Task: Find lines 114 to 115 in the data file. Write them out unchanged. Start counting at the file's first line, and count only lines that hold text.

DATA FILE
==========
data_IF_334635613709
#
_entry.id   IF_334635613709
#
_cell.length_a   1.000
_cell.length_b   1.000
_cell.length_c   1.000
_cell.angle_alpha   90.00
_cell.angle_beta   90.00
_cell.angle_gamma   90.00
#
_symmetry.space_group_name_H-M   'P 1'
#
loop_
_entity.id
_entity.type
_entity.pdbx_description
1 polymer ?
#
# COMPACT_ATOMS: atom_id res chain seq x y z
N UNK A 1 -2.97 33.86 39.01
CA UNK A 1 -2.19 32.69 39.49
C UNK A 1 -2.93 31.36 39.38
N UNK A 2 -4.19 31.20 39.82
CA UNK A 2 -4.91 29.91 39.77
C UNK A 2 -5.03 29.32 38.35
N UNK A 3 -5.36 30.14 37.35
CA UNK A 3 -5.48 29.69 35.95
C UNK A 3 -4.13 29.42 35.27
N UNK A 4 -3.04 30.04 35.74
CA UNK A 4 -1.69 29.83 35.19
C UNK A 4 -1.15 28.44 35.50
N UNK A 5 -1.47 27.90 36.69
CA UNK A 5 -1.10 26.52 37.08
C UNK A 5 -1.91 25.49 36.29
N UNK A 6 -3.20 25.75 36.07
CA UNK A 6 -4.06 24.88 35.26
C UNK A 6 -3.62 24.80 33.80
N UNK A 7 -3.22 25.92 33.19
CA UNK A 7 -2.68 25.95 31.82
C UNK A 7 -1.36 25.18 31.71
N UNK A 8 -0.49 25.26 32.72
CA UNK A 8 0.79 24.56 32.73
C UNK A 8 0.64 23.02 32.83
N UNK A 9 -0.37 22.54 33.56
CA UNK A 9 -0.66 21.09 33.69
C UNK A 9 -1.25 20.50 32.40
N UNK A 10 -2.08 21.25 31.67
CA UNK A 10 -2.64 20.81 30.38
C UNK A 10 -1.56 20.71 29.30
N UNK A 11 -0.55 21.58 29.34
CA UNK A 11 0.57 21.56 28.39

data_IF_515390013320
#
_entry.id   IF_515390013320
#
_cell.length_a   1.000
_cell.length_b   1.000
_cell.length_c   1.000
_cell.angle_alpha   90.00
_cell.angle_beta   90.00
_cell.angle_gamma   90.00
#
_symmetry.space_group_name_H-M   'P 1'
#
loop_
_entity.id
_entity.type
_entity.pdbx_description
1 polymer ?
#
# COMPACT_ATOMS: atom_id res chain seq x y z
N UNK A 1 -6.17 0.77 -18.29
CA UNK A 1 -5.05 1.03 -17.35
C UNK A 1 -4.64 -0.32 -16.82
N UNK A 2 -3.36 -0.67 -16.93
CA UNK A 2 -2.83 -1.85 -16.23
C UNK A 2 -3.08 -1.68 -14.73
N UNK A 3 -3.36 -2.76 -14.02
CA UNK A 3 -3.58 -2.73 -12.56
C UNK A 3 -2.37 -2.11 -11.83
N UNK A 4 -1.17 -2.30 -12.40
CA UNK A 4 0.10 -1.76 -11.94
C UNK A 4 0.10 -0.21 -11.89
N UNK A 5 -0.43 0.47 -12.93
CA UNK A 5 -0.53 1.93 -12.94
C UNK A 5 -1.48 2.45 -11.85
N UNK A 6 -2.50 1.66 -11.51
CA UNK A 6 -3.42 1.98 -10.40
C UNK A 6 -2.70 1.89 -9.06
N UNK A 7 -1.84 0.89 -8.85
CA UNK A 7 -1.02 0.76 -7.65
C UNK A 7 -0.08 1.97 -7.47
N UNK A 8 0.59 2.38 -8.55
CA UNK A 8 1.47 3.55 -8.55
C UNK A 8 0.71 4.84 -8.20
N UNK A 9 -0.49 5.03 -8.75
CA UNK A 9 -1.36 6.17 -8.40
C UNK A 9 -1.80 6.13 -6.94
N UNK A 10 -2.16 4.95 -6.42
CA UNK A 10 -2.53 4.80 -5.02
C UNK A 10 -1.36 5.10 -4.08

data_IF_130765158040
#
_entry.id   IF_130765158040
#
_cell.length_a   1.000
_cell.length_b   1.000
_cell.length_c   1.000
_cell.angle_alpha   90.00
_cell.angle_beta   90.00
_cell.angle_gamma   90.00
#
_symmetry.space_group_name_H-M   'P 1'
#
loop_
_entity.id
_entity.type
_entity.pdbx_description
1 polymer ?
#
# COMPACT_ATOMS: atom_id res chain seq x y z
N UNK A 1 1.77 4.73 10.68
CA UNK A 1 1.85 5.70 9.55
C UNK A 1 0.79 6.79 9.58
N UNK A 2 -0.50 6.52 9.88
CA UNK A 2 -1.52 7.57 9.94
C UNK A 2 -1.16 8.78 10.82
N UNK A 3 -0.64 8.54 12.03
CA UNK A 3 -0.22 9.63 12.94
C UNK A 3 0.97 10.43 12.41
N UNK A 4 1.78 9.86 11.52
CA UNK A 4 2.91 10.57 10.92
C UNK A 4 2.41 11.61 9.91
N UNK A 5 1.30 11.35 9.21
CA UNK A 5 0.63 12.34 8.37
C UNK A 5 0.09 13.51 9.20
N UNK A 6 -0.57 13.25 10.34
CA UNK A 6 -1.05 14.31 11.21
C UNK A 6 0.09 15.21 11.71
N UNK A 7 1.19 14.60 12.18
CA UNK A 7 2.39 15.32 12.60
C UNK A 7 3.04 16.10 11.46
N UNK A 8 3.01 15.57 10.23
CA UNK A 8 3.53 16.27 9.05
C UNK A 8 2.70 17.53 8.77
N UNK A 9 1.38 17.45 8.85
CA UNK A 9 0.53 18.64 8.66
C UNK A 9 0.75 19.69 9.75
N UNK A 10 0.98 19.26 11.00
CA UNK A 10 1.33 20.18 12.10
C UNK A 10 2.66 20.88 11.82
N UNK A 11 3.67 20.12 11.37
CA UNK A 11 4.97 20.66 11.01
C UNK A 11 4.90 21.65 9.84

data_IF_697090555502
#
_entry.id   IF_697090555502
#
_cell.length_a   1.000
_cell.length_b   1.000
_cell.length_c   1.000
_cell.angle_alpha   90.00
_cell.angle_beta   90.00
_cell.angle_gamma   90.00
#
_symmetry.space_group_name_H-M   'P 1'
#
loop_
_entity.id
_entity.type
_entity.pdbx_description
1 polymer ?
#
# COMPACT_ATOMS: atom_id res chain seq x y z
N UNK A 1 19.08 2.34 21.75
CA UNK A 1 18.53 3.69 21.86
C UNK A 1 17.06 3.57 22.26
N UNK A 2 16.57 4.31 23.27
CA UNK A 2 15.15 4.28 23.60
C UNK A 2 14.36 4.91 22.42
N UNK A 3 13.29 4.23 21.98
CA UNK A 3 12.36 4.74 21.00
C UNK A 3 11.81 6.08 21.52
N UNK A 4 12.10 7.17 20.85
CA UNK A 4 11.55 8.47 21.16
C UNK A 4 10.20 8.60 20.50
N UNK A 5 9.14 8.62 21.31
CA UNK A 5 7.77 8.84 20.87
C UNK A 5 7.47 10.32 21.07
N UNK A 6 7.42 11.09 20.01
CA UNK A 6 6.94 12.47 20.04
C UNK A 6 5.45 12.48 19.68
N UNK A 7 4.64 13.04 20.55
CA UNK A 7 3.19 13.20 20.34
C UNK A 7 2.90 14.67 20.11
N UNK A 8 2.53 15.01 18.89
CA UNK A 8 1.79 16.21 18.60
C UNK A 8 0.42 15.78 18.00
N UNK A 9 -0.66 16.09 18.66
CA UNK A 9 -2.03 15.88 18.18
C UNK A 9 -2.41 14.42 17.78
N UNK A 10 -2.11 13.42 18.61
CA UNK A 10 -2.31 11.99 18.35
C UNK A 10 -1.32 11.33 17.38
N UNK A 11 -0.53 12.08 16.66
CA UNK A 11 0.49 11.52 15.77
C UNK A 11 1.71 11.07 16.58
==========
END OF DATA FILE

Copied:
_symmetry.space_group_name_H-M   'P 1'
#